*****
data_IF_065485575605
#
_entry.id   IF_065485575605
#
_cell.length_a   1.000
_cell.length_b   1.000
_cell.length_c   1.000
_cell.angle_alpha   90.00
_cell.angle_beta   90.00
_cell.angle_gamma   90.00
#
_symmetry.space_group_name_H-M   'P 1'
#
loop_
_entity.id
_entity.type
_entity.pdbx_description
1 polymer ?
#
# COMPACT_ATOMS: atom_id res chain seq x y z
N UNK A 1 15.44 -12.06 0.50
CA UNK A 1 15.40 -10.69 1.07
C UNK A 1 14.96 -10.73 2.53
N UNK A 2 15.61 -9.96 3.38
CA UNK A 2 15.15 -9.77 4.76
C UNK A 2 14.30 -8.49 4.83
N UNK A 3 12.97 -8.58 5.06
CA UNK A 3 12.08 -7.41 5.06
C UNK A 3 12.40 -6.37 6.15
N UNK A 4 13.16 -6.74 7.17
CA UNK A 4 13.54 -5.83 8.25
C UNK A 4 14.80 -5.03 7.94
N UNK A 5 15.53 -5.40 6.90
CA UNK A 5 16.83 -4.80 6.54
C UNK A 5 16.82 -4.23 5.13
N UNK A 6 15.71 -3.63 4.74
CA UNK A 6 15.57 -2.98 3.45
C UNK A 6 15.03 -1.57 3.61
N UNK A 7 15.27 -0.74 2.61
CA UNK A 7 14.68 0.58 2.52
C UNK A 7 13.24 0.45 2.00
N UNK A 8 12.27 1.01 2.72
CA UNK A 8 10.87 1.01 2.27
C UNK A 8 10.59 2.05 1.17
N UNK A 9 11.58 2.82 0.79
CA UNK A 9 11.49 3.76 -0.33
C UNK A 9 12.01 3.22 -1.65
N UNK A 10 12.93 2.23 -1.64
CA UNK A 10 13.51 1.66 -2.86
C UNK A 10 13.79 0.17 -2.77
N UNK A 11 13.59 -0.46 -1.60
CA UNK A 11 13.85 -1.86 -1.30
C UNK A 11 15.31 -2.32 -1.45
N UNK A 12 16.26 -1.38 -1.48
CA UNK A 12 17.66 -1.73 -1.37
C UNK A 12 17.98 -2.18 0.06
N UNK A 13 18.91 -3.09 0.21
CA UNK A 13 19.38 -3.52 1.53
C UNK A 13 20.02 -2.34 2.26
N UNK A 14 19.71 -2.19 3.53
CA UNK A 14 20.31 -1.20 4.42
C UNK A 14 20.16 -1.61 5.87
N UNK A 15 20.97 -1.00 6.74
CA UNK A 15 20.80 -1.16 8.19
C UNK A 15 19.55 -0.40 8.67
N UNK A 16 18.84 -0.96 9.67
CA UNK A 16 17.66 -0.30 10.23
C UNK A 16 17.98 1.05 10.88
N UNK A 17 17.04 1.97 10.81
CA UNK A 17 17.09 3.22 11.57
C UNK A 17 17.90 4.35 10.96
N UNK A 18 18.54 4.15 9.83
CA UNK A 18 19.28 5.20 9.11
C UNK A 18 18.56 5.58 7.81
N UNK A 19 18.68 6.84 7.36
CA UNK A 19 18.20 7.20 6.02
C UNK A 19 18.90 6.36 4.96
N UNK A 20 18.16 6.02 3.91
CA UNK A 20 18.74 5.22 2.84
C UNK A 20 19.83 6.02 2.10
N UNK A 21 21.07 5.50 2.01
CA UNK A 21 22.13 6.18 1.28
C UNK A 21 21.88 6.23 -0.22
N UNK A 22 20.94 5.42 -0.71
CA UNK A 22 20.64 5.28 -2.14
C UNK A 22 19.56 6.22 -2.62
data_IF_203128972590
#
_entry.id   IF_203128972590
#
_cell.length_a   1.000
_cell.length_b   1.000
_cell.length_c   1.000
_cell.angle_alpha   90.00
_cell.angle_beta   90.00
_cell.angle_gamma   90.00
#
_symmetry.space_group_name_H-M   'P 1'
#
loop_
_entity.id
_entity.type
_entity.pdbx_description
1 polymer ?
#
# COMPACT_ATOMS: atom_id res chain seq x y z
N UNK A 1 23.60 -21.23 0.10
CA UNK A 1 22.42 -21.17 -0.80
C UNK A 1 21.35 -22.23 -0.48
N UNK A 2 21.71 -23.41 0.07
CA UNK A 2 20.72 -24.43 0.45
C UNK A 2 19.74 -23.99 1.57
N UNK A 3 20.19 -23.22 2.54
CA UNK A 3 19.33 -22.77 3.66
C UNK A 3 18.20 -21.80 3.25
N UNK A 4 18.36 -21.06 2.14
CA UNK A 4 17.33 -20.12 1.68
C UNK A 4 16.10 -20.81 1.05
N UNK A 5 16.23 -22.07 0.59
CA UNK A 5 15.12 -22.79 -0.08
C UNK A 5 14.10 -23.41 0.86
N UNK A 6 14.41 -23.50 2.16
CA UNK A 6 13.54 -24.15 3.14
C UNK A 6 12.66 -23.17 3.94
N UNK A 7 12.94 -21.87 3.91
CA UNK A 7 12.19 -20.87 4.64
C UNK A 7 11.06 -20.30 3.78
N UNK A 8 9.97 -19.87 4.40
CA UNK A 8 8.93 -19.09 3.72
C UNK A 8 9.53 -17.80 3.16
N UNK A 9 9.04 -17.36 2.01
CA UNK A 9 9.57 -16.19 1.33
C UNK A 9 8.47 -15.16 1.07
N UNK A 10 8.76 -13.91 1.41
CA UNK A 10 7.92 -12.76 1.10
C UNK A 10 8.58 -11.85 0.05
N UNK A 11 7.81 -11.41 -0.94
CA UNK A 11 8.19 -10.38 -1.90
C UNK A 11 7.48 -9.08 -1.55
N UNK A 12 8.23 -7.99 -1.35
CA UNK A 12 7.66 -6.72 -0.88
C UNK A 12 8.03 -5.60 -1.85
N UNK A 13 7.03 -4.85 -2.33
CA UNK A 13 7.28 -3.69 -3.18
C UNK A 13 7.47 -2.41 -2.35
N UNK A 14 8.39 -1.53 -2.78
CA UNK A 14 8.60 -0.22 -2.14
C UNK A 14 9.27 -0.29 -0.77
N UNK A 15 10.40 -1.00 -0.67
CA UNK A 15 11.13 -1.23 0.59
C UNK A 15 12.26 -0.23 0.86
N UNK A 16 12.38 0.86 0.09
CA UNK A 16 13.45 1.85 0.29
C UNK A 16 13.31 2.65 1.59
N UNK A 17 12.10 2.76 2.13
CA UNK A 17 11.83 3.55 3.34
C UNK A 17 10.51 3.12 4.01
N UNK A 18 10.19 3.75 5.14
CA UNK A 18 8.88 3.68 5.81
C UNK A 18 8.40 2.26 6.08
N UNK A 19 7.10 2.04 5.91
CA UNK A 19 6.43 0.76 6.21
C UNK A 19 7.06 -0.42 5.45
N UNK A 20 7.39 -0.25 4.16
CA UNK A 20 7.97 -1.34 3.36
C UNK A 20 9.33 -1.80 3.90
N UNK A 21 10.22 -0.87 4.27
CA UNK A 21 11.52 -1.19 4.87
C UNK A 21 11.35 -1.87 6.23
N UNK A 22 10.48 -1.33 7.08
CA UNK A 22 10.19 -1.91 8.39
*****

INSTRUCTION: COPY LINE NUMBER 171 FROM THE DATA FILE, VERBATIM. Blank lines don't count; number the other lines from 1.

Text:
CA UNK A 22 10.19 -1.91 8.39